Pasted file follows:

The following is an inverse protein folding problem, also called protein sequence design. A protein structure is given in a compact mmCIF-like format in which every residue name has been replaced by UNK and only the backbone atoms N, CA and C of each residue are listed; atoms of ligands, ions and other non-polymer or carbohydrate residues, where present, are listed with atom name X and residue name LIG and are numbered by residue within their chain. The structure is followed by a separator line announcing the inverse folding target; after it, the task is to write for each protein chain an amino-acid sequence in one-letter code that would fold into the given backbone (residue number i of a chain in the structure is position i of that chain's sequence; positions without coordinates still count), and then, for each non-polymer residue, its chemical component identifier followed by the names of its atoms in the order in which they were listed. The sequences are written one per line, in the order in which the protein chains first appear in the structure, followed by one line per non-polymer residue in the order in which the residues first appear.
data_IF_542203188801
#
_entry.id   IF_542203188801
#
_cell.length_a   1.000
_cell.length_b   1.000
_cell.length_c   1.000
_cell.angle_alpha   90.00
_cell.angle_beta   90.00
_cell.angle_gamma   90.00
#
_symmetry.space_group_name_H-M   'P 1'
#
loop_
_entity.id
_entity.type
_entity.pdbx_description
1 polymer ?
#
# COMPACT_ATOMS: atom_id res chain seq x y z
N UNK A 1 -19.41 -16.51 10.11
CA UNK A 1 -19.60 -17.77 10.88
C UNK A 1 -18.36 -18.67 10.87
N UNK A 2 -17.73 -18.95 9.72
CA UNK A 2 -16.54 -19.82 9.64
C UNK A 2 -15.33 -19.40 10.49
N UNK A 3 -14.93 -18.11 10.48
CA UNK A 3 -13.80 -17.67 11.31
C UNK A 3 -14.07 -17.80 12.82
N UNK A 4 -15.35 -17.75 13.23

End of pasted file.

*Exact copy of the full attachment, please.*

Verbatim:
The following is an inverse protein folding problem, also called protein sequence design. A protein structure is given in a compact mmCIF-like format in which every residue name has been replaced by UNK and only the backbone atoms N, CA and C of each residue are listed; atoms of ligands, ions and other non-polymer or carbohydrate residues, where present, are listed with atom name X and residue name LIG and are numbered by residue within their chain. The structure is followed by a separator line announcing the inverse folding target; after it, the task is to write for each protein chain an amino-acid sequence in one-letter code that would fold into the given backbone (residue number i of a chain in the structure is position i of that chain's sequence; positions without coordinates still count), and then, for each non-polymer residue, its chemical component identifier followed by the names of its atoms in the order in which they were listed. The sequences are written one per line, in the order in which the protein chains first appear in the structure, followed by one line per non-polymer residue in the order in which the residues first appear.
data_IF_542203188801
#
_entry.id   IF_542203188801
#
_cell.length_a   1.000
_cell.length_b   1.000
_cell.length_c   1.000
_cell.angle_alpha   90.00
_cell.angle_beta   90.00
_cell.angle_gamma   90.00
#
_symmetry.space_group_name_H-M   'P 1'
#
loop_
_entity.id
_entity.type
_entity.pdbx_description
1 polymer ?
#
# COMPACT_ATOMS: atom_id res chain seq x y z
N UNK A 1 -19.41 -16.51 10.11
CA UNK A 1 -19.60 -17.77 10.88
C UNK A 1 -18.36 -18.67 10.87
N UNK A 2 -17.73 -18.95 9.72
CA UNK A 2 -16.54 -19.82 9.64
C UNK A 2 -15.33 -19.40 10.49
N UNK A 3 -14.93 -18.11 10.48
CA UNK A 3 -13.80 -17.67 11.31
C UNK A 3 -14.07 -17.80 12.82
N UNK A 4 -15.35 -17.75 13.23